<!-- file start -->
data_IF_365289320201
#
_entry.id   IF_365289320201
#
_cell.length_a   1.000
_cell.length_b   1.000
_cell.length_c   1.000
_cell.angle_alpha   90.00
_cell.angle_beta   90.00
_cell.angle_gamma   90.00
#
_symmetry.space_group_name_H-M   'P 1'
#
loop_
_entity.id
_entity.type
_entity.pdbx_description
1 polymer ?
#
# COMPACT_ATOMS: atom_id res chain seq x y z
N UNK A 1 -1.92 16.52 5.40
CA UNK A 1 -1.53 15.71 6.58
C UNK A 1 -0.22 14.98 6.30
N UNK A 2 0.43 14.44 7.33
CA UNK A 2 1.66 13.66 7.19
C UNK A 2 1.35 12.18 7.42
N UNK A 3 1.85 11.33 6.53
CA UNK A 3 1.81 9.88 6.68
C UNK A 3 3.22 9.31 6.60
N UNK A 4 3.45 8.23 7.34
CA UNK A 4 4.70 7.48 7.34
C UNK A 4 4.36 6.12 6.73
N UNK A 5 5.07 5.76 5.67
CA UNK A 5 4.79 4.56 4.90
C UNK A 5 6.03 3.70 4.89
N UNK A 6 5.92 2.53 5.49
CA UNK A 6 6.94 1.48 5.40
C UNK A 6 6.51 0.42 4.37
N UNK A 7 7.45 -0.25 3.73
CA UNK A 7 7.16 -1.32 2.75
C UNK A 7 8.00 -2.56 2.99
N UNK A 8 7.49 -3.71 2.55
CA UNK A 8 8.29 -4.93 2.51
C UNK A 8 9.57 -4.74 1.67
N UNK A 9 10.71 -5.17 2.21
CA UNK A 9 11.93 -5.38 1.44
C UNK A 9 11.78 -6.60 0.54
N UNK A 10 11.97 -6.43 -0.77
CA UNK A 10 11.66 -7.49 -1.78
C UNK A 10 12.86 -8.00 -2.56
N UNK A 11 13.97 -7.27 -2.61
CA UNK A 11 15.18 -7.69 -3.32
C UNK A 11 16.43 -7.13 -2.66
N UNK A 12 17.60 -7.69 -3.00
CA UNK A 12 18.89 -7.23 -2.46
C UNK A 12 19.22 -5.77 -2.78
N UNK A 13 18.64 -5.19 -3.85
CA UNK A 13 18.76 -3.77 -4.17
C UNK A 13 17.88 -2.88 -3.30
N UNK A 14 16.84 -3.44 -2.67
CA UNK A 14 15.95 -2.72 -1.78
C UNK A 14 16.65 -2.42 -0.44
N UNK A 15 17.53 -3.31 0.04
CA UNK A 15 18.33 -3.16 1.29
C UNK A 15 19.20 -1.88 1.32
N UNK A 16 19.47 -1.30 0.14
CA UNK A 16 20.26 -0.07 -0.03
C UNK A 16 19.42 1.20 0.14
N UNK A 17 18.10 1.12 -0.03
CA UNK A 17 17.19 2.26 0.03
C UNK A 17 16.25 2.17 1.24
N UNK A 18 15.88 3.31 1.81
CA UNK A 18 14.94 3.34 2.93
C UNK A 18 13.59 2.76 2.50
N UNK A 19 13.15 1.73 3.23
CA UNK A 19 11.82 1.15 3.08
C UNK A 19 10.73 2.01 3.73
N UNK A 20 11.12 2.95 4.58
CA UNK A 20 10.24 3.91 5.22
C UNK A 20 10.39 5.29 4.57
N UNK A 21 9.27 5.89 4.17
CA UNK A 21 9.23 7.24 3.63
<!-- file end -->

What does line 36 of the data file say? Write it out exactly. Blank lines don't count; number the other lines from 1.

N UNK A 6 5.92 2.53 5.49